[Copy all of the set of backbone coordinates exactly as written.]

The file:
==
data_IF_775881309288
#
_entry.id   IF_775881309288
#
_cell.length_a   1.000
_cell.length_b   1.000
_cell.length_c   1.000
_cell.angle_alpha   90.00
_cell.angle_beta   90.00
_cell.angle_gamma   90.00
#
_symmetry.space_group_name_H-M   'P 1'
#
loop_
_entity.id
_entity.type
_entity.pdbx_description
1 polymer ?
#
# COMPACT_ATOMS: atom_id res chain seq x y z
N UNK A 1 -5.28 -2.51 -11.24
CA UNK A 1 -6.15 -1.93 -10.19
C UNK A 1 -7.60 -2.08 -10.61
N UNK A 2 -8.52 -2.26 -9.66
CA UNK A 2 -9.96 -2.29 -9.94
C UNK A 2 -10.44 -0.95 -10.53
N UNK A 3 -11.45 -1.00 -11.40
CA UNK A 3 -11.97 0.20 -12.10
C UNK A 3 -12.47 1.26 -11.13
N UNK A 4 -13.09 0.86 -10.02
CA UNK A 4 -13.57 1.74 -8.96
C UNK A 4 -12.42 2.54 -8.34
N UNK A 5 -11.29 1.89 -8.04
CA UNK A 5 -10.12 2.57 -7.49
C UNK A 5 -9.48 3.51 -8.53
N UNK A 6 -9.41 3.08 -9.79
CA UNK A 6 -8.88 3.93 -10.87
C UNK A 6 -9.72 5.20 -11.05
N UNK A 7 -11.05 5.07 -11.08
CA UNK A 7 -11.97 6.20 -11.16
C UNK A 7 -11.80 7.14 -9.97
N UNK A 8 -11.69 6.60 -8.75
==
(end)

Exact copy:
data_IF_775881309288
#
_entry.id   IF_775881309288
#
_cell.length_a   1.000
_cell.length_b   1.000
_cell.length_c   1.000
_cell.angle_alpha   90.00
_cell.angle_beta   90.00
_cell.angle_gamma   90.00
#
_symmetry.space_group_name_H-M   'P 1'
#
loop_
_entity.id
_entity.type
_entity.pdbx_description
1 polymer ?
#
# COMPACT_ATOMS: atom_id res chain seq x y z
N UNK A 1 -5.28 -2.51 -11.24
CA UNK A 1 -6.15 -1.93 -10.19
C UNK A 1 -7.60 -2.08 -10.61
N UNK A 2 -8.52 -2.26 -9.66
CA UNK A 2 -9.96 -2.29 -9.94
C UNK A 2 -10.44 -0.95 -10.53
N UNK A 3 -11.45 -1.00 -11.40
CA UNK A 3 -11.97 0.20 -12.10
C UNK A 3 -12.47 1.26 -11.13
N UNK A 4 -13.09 0.86 -10.02
CA UNK A 4 -13.57 1.74 -8.96
C UNK A 4 -12.42 2.54 -8.34
N UNK A 5 -11.29 1.89 -8.04
CA UNK A 5 -10.12 2.57 -7.49
C UNK A 5 -9.48 3.51 -8.53
N UNK A 6 -9.41 3.08 -9.79
CA UNK A 6 -8.88 3.93 -10.87
C UNK A 6 -9.72 5.20 -11.05
N UNK A 7 -11.05 5.07 -11.08
CA UNK A 7 -11.97 6.20 -11.16
C UNK A 7 -11.80 7.14 -9.97
N UNK A 8 -11.69 6.60 -8.75